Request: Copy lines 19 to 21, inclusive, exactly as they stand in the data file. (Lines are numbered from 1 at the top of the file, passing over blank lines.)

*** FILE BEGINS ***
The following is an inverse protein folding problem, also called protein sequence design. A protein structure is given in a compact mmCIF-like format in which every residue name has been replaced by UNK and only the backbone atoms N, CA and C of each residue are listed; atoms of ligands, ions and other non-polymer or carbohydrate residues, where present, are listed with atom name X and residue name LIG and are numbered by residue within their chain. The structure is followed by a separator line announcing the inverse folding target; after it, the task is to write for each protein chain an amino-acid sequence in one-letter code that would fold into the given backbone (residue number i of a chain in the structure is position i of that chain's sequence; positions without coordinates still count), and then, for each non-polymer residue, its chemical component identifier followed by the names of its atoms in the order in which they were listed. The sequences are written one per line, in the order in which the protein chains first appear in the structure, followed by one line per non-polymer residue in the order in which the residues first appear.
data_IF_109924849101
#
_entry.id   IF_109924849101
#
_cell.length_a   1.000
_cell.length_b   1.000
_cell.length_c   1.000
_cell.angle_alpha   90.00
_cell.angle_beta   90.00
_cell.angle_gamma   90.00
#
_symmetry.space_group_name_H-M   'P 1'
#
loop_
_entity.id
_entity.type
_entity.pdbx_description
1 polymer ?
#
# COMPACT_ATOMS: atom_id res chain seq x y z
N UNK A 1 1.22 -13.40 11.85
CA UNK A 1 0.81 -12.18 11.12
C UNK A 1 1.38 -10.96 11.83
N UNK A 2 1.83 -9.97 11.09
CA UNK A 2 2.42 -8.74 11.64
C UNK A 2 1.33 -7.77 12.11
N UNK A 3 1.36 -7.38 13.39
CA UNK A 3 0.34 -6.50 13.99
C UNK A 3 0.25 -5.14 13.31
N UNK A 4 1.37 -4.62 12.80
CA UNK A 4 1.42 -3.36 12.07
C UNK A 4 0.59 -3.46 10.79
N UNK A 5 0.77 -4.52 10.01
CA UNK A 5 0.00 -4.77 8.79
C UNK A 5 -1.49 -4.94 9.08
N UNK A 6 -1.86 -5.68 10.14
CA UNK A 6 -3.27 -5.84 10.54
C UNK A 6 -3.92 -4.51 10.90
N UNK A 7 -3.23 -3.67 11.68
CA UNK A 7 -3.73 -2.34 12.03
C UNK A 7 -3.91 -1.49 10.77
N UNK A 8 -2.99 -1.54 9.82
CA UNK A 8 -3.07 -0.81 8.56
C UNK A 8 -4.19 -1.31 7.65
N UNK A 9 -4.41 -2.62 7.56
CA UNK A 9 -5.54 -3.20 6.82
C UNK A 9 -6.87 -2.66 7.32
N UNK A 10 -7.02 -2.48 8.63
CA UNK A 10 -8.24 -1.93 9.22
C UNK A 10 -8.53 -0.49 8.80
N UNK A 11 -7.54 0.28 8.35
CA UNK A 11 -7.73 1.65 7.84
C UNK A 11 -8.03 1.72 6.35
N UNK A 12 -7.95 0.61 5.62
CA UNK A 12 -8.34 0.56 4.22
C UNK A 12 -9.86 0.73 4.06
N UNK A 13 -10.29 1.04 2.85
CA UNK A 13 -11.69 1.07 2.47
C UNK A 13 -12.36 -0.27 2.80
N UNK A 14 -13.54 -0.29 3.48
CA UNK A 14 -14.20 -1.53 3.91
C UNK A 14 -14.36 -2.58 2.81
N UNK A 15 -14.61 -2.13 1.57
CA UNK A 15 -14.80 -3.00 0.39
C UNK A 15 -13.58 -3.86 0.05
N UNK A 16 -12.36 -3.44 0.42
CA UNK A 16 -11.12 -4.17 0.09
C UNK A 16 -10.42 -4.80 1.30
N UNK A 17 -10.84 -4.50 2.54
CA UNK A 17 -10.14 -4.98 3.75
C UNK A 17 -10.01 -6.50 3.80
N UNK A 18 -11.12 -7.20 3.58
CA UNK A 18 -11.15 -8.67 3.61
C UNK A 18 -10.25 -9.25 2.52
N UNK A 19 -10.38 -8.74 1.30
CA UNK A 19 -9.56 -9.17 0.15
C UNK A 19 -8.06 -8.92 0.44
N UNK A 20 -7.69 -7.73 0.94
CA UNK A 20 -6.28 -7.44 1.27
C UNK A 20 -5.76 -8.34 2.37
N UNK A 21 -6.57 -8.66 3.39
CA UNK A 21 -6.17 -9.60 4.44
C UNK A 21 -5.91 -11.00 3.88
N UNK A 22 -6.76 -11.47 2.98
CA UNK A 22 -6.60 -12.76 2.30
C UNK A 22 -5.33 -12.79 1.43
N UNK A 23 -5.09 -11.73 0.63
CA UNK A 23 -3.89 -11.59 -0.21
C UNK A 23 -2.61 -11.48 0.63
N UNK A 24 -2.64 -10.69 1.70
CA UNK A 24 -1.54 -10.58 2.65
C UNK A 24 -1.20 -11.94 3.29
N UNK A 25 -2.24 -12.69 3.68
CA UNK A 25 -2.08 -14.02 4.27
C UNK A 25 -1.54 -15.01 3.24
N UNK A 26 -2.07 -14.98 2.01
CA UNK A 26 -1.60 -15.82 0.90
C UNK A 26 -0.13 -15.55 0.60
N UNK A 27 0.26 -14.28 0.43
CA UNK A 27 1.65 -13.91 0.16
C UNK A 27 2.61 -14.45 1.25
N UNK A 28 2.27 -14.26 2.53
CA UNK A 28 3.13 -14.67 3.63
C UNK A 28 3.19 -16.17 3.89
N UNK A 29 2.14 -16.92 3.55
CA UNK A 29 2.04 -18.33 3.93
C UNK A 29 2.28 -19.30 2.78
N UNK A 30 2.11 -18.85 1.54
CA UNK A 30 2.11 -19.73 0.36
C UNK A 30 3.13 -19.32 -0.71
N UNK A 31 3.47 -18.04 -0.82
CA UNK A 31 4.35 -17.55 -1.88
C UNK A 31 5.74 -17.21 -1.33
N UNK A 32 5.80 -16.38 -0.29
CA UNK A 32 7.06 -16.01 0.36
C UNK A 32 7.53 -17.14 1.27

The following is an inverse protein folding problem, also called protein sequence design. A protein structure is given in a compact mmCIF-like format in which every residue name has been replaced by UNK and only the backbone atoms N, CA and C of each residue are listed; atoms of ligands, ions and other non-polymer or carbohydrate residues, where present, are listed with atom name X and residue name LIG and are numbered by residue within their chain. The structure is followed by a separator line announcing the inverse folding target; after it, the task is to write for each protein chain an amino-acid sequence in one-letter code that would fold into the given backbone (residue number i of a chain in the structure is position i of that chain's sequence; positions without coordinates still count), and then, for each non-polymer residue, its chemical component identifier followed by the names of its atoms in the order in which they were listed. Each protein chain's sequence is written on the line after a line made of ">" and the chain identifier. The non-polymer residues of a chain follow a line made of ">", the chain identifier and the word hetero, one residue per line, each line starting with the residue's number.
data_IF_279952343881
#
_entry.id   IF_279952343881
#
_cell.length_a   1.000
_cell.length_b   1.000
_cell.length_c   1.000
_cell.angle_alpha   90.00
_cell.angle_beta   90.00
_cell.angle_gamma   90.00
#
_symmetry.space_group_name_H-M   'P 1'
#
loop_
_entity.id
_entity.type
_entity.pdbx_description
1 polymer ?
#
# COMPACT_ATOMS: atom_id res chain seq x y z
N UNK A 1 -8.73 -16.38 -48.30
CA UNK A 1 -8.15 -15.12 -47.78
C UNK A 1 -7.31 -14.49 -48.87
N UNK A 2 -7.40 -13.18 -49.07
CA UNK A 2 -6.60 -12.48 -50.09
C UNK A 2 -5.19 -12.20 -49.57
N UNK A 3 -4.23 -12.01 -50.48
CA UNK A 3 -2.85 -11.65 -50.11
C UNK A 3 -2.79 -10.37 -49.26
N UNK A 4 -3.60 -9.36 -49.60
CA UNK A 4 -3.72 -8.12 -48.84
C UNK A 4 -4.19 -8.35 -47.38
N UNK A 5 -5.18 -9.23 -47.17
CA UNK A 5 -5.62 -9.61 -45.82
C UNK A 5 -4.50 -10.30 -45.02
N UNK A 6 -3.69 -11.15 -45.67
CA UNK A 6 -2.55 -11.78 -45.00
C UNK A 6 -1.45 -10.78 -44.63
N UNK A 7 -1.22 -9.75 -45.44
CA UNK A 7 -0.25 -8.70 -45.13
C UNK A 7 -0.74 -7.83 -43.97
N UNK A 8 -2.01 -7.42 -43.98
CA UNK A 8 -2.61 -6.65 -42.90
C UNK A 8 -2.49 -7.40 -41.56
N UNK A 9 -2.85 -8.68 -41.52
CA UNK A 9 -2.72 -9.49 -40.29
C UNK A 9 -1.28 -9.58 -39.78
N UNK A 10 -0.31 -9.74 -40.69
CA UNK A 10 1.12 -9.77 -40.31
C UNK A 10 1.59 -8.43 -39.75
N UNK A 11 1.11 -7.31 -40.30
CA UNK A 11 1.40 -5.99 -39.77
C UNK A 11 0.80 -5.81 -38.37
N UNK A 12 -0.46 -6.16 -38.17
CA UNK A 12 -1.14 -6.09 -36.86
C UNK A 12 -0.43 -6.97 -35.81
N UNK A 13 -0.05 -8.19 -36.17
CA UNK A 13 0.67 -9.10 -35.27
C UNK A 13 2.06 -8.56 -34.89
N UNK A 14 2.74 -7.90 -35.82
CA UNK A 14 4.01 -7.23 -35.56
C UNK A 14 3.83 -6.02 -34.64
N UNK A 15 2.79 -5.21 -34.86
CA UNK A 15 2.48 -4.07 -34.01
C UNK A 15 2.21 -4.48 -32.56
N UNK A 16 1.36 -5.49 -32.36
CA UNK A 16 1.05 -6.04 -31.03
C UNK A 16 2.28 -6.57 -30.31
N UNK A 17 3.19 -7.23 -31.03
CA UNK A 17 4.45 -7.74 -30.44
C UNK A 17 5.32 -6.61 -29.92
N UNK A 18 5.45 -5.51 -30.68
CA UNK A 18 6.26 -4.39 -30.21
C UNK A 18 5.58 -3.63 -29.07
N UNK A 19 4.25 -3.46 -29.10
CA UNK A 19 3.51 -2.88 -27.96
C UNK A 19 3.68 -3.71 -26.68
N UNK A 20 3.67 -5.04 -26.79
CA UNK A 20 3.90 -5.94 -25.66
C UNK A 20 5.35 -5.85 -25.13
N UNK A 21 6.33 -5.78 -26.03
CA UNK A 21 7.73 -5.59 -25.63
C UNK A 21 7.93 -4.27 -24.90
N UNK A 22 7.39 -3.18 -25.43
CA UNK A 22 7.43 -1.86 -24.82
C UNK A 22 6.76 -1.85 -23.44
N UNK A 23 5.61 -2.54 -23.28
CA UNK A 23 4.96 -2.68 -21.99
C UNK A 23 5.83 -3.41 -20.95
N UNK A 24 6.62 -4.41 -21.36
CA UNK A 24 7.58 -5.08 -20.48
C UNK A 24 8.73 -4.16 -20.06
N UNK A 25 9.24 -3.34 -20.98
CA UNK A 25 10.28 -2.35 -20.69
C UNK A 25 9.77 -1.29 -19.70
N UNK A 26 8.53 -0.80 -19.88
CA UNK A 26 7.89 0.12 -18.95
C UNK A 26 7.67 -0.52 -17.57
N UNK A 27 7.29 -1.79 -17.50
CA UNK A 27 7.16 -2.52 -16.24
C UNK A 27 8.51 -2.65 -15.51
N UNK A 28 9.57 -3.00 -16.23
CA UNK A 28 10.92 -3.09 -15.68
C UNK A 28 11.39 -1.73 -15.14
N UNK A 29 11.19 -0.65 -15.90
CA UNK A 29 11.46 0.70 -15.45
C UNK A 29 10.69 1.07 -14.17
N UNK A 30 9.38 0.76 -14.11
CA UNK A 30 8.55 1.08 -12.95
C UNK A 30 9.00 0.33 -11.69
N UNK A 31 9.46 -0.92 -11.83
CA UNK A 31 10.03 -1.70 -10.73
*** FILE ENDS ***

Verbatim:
1 polymer ?
#
# COMPACT_ATOMS: atom_id res chain seq x y z